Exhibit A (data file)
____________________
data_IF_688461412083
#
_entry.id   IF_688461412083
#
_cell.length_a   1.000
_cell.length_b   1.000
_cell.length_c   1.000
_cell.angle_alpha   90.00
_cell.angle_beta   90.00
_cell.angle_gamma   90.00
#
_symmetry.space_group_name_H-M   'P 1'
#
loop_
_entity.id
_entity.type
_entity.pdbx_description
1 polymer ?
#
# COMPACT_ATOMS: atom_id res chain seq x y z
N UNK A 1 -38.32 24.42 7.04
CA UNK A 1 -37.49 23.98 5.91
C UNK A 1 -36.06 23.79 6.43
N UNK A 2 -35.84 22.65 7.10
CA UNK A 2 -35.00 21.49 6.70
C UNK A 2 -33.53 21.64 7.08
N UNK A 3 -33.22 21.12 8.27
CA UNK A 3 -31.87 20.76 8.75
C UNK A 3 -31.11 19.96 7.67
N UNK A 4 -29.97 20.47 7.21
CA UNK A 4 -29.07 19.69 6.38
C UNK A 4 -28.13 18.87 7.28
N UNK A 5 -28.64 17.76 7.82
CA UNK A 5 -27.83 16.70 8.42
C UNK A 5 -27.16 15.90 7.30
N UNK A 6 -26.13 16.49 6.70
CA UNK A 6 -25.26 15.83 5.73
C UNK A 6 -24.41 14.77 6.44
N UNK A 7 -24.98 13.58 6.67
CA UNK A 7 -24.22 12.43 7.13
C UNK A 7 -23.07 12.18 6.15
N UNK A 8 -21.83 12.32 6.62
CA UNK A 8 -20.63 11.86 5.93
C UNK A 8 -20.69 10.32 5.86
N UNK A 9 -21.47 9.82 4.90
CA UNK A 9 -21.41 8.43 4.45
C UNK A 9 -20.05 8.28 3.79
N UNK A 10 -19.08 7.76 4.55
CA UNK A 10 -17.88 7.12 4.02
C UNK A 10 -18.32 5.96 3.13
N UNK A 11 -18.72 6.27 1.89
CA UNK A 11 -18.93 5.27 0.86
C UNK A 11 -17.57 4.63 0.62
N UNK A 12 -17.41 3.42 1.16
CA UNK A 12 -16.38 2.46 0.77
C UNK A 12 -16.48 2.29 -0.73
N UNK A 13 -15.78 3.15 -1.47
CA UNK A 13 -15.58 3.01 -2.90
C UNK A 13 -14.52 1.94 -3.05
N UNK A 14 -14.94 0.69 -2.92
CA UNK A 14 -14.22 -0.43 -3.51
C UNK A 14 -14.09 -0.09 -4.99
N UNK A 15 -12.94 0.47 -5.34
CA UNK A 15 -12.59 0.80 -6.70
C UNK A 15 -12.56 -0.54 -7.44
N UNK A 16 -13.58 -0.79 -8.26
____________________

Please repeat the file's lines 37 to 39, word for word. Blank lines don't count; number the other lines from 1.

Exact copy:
CA UNK A 6 -25.26 15.83 5.73
C UNK A 6 -24.41 14.77 6.44
N UNK A 7 -24.98 13.58 6.67